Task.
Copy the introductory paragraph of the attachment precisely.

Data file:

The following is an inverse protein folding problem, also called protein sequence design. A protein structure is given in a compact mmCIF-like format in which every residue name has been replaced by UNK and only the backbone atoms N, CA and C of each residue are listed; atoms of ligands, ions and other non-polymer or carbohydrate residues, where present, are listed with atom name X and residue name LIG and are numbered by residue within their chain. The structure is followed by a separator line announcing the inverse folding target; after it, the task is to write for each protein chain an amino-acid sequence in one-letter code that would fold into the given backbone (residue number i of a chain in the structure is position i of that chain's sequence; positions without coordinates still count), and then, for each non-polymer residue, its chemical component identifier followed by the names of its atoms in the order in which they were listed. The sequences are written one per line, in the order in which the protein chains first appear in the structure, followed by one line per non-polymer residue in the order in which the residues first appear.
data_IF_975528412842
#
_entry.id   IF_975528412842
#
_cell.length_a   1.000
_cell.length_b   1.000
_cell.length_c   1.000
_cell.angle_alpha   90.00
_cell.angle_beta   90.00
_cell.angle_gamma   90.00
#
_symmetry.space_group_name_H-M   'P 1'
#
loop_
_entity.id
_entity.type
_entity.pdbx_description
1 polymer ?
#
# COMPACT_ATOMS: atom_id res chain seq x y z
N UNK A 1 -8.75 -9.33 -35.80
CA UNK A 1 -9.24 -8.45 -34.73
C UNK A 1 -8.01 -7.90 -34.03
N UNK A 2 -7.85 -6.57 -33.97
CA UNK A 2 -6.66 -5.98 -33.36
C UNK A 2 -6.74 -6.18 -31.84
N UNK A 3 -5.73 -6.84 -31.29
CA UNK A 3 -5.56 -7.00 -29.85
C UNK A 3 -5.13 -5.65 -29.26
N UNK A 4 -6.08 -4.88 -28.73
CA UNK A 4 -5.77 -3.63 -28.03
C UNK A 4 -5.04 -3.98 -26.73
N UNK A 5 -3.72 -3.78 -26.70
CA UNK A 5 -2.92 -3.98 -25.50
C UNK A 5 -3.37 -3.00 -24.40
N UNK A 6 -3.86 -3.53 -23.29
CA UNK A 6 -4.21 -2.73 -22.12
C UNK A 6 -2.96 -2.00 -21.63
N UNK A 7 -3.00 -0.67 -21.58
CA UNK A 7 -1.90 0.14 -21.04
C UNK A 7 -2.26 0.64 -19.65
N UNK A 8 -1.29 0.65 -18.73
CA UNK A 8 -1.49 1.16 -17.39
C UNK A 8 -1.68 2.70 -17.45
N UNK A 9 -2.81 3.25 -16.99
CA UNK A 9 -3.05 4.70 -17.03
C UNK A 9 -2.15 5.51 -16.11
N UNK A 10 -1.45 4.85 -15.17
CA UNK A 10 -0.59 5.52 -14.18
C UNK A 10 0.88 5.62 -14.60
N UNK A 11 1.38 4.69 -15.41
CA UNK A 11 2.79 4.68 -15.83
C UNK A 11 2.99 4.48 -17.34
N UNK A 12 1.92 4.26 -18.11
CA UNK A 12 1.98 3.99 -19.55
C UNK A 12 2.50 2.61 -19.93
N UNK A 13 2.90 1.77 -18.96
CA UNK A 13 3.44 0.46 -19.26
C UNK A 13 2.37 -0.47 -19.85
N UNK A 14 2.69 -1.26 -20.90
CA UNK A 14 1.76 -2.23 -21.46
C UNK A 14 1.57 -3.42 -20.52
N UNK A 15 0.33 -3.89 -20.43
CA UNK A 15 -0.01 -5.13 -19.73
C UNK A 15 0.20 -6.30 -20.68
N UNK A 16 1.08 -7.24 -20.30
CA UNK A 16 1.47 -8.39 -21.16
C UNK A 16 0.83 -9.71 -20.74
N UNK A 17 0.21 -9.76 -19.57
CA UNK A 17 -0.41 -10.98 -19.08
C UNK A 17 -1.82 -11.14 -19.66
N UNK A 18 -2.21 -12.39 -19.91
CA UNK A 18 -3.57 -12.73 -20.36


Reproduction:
The following is an inverse protein folding problem, also called protein sequence design. A protein structure is given in a compact mmCIF-like format in which every residue name has been replaced by UNK and only the backbone atoms N, CA and C of each residue are listed; atoms of ligands, ions and other non-polymer or carbohydrate residues, where present, are listed with atom name X and residue name LIG and are numbered by residue within their chain. The structure is followed by a separator line announcing the inverse folding target; after it, the task is to write for each protein chain an amino-acid sequence in one-letter code that would fold into the given backbone (residue number i of a chain in the structure is position i of that chain's sequence; positions without coordinates still count), and then, for each non-polymer residue, its chemical component identifier followed by the names of its atoms in the order in which they were listed. The sequences are written one per line, in the order in which the protein chains first appear in the structure, followed by one line per non-polymer residue in the order in which the residues first appear.